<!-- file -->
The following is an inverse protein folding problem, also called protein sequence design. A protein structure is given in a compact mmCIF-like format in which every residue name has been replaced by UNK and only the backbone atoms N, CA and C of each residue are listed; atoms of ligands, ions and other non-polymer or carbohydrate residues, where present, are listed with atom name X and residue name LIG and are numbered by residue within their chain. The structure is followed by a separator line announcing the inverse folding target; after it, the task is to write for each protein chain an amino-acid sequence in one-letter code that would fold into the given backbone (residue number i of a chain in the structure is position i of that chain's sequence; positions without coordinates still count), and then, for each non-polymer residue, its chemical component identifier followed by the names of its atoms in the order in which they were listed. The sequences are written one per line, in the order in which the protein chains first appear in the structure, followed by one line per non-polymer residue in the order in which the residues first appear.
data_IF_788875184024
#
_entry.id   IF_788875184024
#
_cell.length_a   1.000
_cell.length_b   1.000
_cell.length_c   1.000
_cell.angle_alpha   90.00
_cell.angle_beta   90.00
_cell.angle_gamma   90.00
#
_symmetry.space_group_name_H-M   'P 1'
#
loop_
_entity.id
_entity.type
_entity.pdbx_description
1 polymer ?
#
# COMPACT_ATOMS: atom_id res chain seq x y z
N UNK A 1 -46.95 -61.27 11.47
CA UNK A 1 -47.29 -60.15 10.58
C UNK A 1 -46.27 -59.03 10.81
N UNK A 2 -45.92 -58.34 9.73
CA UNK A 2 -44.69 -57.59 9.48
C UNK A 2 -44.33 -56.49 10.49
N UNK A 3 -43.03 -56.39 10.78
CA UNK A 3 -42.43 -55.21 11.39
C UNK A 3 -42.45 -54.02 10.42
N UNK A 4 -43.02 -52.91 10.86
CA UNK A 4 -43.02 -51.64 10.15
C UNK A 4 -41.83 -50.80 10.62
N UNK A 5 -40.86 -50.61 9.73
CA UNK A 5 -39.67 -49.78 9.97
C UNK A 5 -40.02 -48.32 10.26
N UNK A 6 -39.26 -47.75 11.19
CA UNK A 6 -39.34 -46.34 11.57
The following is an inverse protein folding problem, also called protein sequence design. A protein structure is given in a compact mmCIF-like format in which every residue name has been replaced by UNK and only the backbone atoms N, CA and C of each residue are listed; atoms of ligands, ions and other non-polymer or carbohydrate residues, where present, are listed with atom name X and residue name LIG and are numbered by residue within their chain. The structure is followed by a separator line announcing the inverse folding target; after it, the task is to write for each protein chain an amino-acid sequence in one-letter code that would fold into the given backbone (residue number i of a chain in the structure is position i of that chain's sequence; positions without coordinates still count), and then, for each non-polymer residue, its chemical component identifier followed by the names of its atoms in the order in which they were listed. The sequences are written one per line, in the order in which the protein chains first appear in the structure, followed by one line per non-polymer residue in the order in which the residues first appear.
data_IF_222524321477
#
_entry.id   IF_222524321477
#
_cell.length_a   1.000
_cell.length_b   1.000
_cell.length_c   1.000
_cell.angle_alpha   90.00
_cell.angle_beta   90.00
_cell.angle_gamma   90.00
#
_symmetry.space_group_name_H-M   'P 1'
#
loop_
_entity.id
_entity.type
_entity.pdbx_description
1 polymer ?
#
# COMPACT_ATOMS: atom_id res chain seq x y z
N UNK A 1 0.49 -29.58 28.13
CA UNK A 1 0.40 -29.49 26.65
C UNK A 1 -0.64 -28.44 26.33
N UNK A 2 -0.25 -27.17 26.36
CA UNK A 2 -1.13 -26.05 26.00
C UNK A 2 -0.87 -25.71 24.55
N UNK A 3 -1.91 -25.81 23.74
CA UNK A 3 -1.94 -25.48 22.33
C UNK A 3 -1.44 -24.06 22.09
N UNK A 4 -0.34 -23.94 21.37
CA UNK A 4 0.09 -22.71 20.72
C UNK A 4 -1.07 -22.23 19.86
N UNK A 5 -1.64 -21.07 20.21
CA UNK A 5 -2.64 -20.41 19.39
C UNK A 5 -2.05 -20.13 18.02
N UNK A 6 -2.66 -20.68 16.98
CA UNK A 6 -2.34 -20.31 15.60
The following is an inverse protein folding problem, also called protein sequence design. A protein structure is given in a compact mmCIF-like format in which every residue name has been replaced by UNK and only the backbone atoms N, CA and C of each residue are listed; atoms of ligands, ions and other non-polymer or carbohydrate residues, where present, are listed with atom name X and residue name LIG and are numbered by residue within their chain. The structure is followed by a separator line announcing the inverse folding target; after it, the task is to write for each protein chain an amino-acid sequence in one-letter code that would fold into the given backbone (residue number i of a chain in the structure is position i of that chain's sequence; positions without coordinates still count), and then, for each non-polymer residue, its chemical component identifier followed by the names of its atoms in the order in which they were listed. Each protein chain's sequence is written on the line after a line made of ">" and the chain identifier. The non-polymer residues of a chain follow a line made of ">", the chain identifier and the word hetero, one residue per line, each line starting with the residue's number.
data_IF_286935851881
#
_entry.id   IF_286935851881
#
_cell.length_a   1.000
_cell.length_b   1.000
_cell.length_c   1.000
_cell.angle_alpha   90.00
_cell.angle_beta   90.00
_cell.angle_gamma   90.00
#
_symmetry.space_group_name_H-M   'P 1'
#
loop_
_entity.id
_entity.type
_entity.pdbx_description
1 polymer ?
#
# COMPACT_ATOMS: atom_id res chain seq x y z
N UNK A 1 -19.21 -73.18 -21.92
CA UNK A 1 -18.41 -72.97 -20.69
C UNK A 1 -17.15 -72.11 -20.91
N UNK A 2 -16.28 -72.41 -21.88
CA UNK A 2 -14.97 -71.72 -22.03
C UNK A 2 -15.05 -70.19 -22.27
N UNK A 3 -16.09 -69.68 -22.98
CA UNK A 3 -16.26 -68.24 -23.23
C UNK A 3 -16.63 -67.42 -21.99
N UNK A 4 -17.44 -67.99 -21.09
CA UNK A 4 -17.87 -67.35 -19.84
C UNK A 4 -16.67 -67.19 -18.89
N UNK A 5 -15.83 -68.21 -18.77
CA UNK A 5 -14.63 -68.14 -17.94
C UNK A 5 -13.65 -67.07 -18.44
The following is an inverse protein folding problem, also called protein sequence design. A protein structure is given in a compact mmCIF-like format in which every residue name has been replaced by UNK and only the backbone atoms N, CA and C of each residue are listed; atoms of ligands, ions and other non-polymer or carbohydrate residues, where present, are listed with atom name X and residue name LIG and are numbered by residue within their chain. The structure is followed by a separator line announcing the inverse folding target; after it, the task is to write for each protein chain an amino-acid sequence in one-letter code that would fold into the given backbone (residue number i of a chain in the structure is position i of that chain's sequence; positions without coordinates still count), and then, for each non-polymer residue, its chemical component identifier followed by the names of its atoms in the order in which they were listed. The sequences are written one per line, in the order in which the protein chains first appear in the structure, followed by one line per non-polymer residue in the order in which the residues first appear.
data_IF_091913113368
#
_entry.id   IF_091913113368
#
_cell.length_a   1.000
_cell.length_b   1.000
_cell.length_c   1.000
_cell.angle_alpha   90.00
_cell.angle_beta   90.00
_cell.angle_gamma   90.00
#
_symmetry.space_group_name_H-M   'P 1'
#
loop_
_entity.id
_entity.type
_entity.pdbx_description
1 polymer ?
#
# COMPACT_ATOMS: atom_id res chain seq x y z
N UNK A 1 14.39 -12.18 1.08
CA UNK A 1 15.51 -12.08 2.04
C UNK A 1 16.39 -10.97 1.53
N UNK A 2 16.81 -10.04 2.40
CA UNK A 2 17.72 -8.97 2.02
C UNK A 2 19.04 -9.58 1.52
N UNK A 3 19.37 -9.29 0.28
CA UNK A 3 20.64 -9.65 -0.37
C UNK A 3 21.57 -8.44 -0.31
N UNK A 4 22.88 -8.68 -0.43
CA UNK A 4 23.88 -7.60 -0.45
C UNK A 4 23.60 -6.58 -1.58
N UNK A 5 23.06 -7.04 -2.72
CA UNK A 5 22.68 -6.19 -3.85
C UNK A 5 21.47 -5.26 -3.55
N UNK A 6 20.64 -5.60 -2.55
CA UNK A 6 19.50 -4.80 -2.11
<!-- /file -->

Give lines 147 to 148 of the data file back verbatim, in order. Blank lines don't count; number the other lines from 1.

CA UNK A 5 22.68 -6.19 -3.85
C UNK A 5 21.47 -5.26 -3.55